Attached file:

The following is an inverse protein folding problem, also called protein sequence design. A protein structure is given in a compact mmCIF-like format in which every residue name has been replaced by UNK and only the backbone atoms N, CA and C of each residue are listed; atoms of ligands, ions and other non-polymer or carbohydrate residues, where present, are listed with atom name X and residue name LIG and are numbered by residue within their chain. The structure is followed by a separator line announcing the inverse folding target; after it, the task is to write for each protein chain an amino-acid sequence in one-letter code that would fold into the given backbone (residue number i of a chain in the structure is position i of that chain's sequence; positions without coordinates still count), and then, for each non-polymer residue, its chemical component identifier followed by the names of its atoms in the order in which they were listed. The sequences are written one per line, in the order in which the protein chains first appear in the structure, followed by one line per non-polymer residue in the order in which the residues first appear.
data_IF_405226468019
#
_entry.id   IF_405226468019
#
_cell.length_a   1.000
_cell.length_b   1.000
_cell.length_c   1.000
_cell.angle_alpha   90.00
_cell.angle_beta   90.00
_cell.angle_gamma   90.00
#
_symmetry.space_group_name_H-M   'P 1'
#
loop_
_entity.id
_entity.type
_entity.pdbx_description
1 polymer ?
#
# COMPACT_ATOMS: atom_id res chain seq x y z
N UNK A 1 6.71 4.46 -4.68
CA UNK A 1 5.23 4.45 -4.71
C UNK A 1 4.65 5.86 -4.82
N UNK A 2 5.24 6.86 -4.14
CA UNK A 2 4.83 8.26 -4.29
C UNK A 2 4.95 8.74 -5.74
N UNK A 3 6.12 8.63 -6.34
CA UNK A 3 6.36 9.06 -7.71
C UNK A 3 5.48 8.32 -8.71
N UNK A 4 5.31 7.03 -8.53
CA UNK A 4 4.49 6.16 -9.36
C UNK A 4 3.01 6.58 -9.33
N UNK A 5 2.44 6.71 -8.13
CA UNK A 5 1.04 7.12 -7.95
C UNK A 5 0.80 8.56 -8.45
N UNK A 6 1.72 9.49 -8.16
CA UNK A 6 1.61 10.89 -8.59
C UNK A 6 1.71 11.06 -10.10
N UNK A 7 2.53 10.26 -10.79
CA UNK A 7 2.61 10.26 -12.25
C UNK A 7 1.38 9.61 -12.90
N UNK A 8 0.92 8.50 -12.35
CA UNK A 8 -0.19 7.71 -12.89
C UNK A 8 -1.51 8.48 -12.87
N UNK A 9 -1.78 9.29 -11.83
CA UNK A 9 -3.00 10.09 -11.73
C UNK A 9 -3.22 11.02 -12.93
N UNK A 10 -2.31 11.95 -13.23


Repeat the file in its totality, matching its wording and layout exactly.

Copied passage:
The following is an inverse protein folding problem, also called protein sequence design. A protein structure is given in a compact mmCIF-like format in which every residue name has been replaced by UNK and only the backbone atoms N, CA and C of each residue are listed; atoms of ligands, ions and other non-polymer or carbohydrate residues, where present, are listed with atom name X and residue name LIG and are numbered by residue within their chain. The structure is followed by a separator line announcing the inverse folding target; after it, the task is to write for each protein chain an amino-acid sequence in one-letter code that would fold into the given backbone (residue number i of a chain in the structure is position i of that chain's sequence; positions without coordinates still count), and then, for each non-polymer residue, its chemical component identifier followed by the names of its atoms in the order in which they were listed. The sequences are written one per line, in the order in which the protein chains first appear in the structure, followed by one line per non-polymer residue in the order in which the residues first appear.
data_IF_405226468019
#
_entry.id   IF_405226468019
#
_cell.length_a   1.000
_cell.length_b   1.000
_cell.length_c   1.000
_cell.angle_alpha   90.00
_cell.angle_beta   90.00
_cell.angle_gamma   90.00
#
_symmetry.space_group_name_H-M   'P 1'
#
loop_
_entity.id
_entity.type
_entity.pdbx_description
1 polymer ?
#
# COMPACT_ATOMS: atom_id res chain seq x y z
N UNK A 1 6.71 4.46 -4.68
CA UNK A 1 5.23 4.45 -4.71
C UNK A 1 4.65 5.86 -4.82
N UNK A 2 5.24 6.86 -4.14
CA UNK A 2 4.83 8.26 -4.29
C UNK A 2 4.95 8.74 -5.74
N UNK A 3 6.12 8.63 -6.34
CA UNK A 3 6.36 9.06 -7.71
C UNK A 3 5.48 8.32 -8.71
N UNK A 4 5.31 7.03 -8.53
CA UNK A 4 4.49 6.16 -9.36
C UNK A 4 3.01 6.58 -9.33
N UNK A 5 2.44 6.71 -8.13
CA UNK A 5 1.04 7.12 -7.95
C UNK A 5 0.80 8.56 -8.45
N UNK A 6 1.72 9.49 -8.16
CA UNK A 6 1.61 10.89 -8.59
C UNK A 6 1.71 11.06 -10.10
N UNK A 7 2.53 10.26 -10.79
CA UNK A 7 2.61 10.26 -12.25
C UNK A 7 1.38 9.61 -12.90
N UNK A 8 0.92 8.50 -12.35
CA UNK A 8 -0.19 7.71 -12.89
C UNK A 8 -1.51 8.48 -12.87
N UNK A 9 -1.78 9.29 -11.83
CA UNK A 9 -3.00 10.09 -11.73
C UNK A 9 -3.22 11.02 -12.93
N UNK A 10 -2.31 11.95 -13.23